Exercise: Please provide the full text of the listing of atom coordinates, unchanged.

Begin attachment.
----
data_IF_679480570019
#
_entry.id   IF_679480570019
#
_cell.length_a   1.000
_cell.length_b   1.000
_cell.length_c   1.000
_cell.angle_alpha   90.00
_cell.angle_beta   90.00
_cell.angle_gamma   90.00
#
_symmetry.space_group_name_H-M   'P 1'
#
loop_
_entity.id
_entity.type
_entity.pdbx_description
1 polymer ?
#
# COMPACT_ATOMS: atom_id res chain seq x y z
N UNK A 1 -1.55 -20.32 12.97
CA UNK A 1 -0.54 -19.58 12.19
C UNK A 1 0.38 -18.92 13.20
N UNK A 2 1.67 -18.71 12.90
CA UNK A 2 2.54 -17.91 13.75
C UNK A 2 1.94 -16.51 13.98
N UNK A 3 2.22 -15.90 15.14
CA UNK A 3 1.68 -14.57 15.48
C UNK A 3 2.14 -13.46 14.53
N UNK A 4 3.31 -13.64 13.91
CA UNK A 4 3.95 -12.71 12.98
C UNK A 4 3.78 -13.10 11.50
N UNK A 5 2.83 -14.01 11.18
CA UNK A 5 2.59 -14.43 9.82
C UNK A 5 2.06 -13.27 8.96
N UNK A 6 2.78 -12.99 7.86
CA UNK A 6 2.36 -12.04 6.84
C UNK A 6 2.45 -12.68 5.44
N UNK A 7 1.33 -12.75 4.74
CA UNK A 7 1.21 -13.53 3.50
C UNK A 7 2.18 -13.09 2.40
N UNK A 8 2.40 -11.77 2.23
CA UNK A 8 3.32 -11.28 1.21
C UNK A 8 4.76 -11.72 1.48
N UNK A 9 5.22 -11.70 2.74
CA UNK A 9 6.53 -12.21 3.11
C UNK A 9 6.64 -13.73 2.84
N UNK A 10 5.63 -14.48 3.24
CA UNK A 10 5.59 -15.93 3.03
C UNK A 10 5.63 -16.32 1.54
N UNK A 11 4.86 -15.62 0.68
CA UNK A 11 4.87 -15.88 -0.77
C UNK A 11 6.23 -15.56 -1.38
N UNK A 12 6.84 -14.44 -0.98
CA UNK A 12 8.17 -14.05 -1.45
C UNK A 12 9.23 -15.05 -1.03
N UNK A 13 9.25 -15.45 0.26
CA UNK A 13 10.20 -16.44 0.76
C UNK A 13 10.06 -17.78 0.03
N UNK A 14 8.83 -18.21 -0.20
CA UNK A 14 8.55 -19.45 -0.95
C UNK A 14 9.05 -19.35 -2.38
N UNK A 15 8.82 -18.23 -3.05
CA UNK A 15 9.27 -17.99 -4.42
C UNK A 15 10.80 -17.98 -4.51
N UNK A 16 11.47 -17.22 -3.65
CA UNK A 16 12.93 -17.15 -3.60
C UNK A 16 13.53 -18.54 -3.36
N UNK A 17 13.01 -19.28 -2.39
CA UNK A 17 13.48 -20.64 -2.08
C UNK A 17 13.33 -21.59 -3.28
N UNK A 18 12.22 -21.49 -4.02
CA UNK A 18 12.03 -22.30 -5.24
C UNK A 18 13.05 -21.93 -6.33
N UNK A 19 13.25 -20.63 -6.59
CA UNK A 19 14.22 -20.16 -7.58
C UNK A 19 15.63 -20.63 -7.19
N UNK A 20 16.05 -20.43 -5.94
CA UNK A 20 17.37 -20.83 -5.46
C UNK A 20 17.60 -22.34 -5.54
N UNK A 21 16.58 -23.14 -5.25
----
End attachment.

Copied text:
data_IF_679480570019
#
_entry.id   IF_679480570019
#
_cell.length_a   1.000
_cell.length_b   1.000
_cell.length_c   1.000
_cell.angle_alpha   90.00
_cell.angle_beta   90.00
_cell.angle_gamma   90.00
#
_symmetry.space_group_name_H-M   'P 1'
#
loop_
_entity.id
_entity.type
_entity.pdbx_description
1 polymer ?
#
# COMPACT_ATOMS: atom_id res chain seq x y z
N UNK A 1 -1.55 -20.32 12.97
CA UNK A 1 -0.54 -19.58 12.19
C UNK A 1 0.38 -18.92 13.20
N UNK A 2 1.67 -18.71 12.90
CA UNK A 2 2.54 -17.91 13.75
C UNK A 2 1.94 -16.51 13.98
N UNK A 3 2.22 -15.90 15.14
CA UNK A 3 1.68 -14.57 15.48
C UNK A 3 2.14 -13.46 14.53
N UNK A 4 3.31 -13.64 13.91
CA UNK A 4 3.95 -12.71 12.98
C UNK A 4 3.78 -13.10 11.50
N UNK A 5 2.83 -14.01 11.18
CA UNK A 5 2.59 -14.43 9.82
C UNK A 5 2.06 -13.27 8.96
N UNK A 6 2.78 -12.99 7.86
CA UNK A 6 2.36 -12.04 6.84
C UNK A 6 2.45 -12.68 5.44
N UNK A 7 1.33 -12.75 4.74
CA UNK A 7 1.21 -13.53 3.50
C UNK A 7 2.18 -13.09 2.40
N UNK A 8 2.40 -11.77 2.23
CA UNK A 8 3.32 -11.28 1.21
C UNK A 8 4.76 -11.72 1.48
N UNK A 9 5.22 -11.70 2.74
CA UNK A 9 6.53 -12.21 3.11
C UNK A 9 6.64 -13.73 2.84
N UNK A 10 5.63 -14.48 3.24
CA UNK A 10 5.59 -15.93 3.03
C UNK A 10 5.63 -16.32 1.54
N UNK A 11 4.86 -15.62 0.68
CA UNK A 11 4.87 -15.88 -0.77
C UNK A 11 6.23 -15.56 -1.38
N UNK A 12 6.84 -14.44 -0.98
CA UNK A 12 8.17 -14.05 -1.45
C UNK A 12 9.23 -15.05 -1.03
N UNK A 13 9.25 -15.45 0.26
CA UNK A 13 10.20 -16.44 0.76
C UNK A 13 10.06 -17.78 0.03
N UNK A 14 8.83 -18.21 -0.20
CA UNK A 14 8.55 -19.45 -0.95
C UNK A 14 9.05 -19.35 -2.38
N UNK A 15 8.82 -18.23 -3.05
CA UNK A 15 9.27 -17.99 -4.42
C UNK A 15 10.80 -17.98 -4.51
N UNK A 16 11.47 -17.22 -3.65
CA UNK A 16 12.93 -17.15 -3.60
C UNK A 16 13.53 -18.54 -3.36
N UNK A 17 13.01 -19.28 -2.39
CA UNK A 17 13.48 -20.64 -2.08
C UNK A 17 13.33 -21.59 -3.28
N UNK A 18 12.22 -21.49 -4.02
CA UNK A 18 12.03 -22.30 -5.24
C UNK A 18 13.05 -21.93 -6.33
N UNK A 19 13.25 -20.63 -6.59
CA UNK A 19 14.22 -20.16 -7.58
C UNK A 19 15.63 -20.63 -7.19
N UNK A 20 16.05 -20.43 -5.94
CA UNK A 20 17.37 -20.83 -5.46
C UNK A 20 17.60 -22.34 -5.54
N UNK A 21 16.58 -23.14 -5.25